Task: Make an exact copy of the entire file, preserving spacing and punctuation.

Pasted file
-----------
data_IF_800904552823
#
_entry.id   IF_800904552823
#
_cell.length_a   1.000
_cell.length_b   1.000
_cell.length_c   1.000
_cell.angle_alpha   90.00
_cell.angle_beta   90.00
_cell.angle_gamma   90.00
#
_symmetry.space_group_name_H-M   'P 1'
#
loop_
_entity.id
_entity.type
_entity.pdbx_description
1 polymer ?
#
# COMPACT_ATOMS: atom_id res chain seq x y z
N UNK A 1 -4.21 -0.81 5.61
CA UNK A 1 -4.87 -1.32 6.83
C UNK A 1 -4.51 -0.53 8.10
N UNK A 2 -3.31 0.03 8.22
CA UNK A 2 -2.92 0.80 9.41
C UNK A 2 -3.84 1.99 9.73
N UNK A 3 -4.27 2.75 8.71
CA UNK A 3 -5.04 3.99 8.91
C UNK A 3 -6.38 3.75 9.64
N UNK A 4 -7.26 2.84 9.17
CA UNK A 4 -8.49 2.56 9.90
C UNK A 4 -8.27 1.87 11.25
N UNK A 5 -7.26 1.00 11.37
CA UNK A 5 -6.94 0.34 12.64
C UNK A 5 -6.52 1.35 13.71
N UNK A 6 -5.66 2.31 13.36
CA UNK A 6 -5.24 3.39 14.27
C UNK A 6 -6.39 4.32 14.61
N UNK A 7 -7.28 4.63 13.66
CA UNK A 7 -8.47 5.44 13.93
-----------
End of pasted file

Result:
data_IF_800904552823
#
_entry.id   IF_800904552823
#
_cell.length_a   1.000
_cell.length_b   1.000
_cell.length_c   1.000
_cell.angle_alpha   90.00
_cell.angle_beta   90.00
_cell.angle_gamma   90.00
#
_symmetry.space_group_name_H-M   'P 1'
#
loop_
_entity.id
_entity.type
_entity.pdbx_description
1 polymer ?
#
# COMPACT_ATOMS: atom_id res chain seq x y z
N UNK A 1 -4.21 -0.81 5.61
CA UNK A 1 -4.87 -1.32 6.83
C UNK A 1 -4.51 -0.53 8.10
N UNK A 2 -3.31 0.03 8.22
CA UNK A 2 -2.92 0.80 9.41
C UNK A 2 -3.84 1.99 9.73
N UNK A 3 -4.27 2.75 8.71
CA UNK A 3 -5.04 3.99 8.91
C UNK A 3 -6.38 3.75 9.64
N UNK A 4 -7.26 2.84 9.17
CA UNK A 4 -8.49 2.56 9.90
C UNK A 4 -8.27 1.87 11.25
N UNK A 5 -7.26 1.00 11.37
CA UNK A 5 -6.94 0.34 12.64
C UNK A 5 -6.52 1.35 13.71
N UNK A 6 -5.66 2.31 13.36
CA UNK A 6 -5.24 3.39 14.27
C UNK A 6 -6.39 4.32 14.61
N UNK A 7 -7.28 4.63 13.66
CA UNK A 7 -8.47 5.44 13.93